Stephen F. Dennstedt
As a turtle on the move I need my shell(s). While I trek the world looking for new and fantastic photo opportunities I carry my home on my back and my office rolls alongside of me. I recently posted an article about my new house, the Osprey Farpoint 70, and now I want to talk about my office. Yep, you CAN travel the world with your home & office (I do it and so can you).
Over the past five years I’ve gained a lot of (hard-won) real-world experience when it comes to travelling with expensive photo gear. I say hard-won because I’ve damaged some gear along the way: I smashed the rear LCD screen on my Canon EOS 5D Mark II, I had to have the rear element replaced on my Canon EF 24-105mm f/4L IS USM zoom lens and I jammed the lens cover on my Canon PowerShot G15 backup camera.
My Home: The Osprey Farpoint 70 Travel Pack
I am very, very careful with my photography kit when it’s in my possession, but I can’t control what happens when it’s out of sight. Initially I incorporated my office into my home (a home office as it were), but the results (as mentioned above) weren’t always positive. Although I took great care in wrapping my camera bodies and lenses in thick clothes before stuffing them into my pack, I didn’t take into account the frequent inspections my luggage underwent while trekking from country to country. Inspectors typically don’t give a damn how they stuff your gear back into your pack, and so equipment damage occasionally occurs (I can personally attest to that).
My Office: The Pelican 1510 Hard Photography Case
Another situation that arises is airplane travel. The case or pack containing your photography equipment might meet the airline’s carry-on requirements, but the airlines ALWAYS reserve the right to make you check your case or bag if they want to (for any reason whatsoever or for no reason at all). If you’ve ever watched baggage handlers at the airport you have to ask yourself this important question: Will my camera equipment survive that kind of treatment in a soft-sided bag? The airlines are not the only culprits, while trekking around Cuba, Mexico, Central America and South America I experienced many different modes of travel (each with its own unique set of challenges).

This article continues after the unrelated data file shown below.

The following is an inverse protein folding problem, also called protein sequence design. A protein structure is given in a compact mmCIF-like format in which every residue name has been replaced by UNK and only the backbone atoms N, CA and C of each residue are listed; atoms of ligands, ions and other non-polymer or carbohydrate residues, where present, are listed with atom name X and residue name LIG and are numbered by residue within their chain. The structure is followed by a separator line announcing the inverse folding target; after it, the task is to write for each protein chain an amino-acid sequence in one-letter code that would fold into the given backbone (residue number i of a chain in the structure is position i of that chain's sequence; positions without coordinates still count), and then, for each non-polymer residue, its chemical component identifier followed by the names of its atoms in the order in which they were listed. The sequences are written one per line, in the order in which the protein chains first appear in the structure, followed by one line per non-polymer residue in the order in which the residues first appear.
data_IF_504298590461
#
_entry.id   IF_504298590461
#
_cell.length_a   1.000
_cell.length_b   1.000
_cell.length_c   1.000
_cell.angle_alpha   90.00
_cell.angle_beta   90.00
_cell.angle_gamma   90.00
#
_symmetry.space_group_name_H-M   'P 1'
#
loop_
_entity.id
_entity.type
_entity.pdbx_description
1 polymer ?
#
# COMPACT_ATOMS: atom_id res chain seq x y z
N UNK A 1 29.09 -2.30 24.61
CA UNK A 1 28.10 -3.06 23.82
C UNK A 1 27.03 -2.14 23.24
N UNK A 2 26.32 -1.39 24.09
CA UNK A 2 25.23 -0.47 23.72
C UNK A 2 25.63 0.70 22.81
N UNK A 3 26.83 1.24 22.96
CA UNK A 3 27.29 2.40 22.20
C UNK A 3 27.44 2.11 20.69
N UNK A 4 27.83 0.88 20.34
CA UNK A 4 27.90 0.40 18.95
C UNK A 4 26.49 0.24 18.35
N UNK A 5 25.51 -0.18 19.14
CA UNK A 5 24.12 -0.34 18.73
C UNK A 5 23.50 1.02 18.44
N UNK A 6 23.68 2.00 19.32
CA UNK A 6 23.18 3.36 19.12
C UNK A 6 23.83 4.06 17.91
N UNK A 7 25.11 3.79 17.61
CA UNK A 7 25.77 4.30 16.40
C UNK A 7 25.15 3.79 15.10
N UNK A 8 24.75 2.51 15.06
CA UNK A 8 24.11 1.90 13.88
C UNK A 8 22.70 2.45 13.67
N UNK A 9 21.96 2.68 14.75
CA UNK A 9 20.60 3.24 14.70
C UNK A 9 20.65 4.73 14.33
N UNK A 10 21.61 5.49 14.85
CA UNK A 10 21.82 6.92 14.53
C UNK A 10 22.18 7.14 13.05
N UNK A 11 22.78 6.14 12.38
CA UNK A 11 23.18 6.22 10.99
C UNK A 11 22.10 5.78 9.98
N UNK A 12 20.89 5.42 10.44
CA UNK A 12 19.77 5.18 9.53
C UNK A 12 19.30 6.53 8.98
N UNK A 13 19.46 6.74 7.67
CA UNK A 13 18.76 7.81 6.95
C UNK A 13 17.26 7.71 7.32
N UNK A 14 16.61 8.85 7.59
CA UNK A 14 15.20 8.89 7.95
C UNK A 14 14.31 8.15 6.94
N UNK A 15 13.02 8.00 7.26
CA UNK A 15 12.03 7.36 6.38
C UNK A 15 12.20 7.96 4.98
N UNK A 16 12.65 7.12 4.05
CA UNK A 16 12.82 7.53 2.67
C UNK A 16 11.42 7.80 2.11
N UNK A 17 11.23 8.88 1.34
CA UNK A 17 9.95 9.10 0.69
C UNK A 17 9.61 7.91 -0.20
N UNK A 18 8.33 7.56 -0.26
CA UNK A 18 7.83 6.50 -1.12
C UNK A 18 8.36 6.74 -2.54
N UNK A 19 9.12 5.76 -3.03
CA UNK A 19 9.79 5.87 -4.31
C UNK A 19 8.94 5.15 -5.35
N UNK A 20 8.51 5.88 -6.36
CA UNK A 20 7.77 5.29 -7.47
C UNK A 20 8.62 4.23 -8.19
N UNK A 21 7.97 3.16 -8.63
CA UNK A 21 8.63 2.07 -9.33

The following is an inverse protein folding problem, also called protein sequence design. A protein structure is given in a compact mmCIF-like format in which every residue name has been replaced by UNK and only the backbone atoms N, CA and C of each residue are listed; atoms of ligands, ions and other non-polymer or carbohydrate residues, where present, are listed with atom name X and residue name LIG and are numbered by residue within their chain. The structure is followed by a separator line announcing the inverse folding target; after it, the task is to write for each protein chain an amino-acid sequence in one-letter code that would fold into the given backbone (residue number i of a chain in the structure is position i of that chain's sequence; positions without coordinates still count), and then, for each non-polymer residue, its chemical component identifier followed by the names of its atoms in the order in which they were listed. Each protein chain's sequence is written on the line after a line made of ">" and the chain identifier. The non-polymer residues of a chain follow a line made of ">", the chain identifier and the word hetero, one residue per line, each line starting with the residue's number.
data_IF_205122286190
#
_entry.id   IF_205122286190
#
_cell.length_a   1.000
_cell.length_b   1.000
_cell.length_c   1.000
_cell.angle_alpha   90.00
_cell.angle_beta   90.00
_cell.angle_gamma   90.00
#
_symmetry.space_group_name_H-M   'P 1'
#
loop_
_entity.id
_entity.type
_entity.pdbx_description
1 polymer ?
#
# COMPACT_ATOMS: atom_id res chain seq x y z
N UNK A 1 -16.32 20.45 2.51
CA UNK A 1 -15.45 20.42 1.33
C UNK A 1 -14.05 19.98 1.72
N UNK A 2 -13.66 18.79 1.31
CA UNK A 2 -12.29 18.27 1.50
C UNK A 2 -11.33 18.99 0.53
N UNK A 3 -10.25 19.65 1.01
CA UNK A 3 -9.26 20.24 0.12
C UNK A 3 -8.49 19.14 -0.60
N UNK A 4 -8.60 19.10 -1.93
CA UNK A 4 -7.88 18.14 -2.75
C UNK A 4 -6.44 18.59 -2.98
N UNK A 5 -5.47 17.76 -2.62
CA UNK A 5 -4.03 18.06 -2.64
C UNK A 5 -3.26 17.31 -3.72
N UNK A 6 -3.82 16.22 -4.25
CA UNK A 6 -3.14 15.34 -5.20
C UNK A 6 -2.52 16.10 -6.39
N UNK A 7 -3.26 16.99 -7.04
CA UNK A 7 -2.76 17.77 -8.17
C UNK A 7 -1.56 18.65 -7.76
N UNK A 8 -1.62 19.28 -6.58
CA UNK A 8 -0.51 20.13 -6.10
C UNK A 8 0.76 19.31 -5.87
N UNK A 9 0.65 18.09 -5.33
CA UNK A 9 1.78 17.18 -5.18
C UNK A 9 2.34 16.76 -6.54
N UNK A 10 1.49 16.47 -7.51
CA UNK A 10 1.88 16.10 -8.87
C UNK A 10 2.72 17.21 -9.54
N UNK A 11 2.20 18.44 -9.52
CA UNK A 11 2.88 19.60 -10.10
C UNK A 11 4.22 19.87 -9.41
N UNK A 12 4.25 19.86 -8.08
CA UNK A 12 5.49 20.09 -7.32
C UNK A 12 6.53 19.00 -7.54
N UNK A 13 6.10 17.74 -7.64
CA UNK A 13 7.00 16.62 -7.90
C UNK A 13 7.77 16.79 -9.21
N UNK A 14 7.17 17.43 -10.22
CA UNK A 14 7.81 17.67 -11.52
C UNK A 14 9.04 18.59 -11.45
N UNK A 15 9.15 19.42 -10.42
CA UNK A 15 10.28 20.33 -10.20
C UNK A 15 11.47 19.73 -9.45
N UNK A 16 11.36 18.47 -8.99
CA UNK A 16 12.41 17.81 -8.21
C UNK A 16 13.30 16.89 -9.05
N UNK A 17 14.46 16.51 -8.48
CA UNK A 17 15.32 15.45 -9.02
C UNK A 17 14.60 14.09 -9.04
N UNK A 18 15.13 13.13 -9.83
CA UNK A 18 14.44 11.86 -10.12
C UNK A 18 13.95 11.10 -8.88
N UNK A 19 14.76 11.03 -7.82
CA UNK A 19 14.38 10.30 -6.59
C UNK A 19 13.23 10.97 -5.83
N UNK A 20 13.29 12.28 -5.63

I submit the following anecdotal evidence for your review—while travelling high in the mountains of Colombia (in a small bus) they lashed my pack to the top of the bus (it was pouring rain). Yep—it got soaked (thankfully my camera body was wrapped in a waterproof parka, I wasn’t quite so lucky with my clothes). In the jungles of Guatemala, Honduras, Nicaragua, Costa Rica and the Amazon I often travelled by Panga (a small canoe or boat) and though it never happened there was always the possibility of my pack going overboard. Other forms of travel included Zodiacs (in the Galapagos and Patagonia), taxis, Tuk-tuks, scooters, bicycles and mostly my own two feet.
Photographing Wild Gentoo Penguins in Tierra de Fuego, Argentina (The End of the World). Large Zodiac is Beached in the Background
If you’re a photographer who shoots mostly at home and travels by car, a good padded soft photography case will usually do the job (Think Tank and Lowepro make excellent bags and packs). But if you fly with your gear, and/or travel internationally with your equipment, I think a bomb-proof Pelican hard case (specifically the 1510) is the way to go. I would also highly recommend the TrekPak insert to conveniently organize your gear. The Pelican 1510 is 100% waterproof (and will float even loaded with gear), it is shock-proof and will easily survive a drop from the top of a bus or the back of a Tuk-tuk, and it comes with a lifetime guarantee.
Typical River Panga on the Rio San Juan (Southeastern Nicaragua)
Like I said earlier, I’ve learned my lessons the hard way—it’s better to be safe than sorry. I now travel with over $15,000 usd worth of photography equipment: 2 Pro-level camera bodies, 5 Pro-level lenses and all the other gear needed to do my job. A Pelican 1510 case is cheap insurance for my investment—don’t cheap out when it comes to protecting your photography kit. For more information click on the links I’ve sprinkled throughout this post, or simply Google (or YouTube search) whatever question you might still have. With my two new shells (home & office) I can now continue my travels around the world with confidence. Note: I receive no money for these reviews, I wish I did.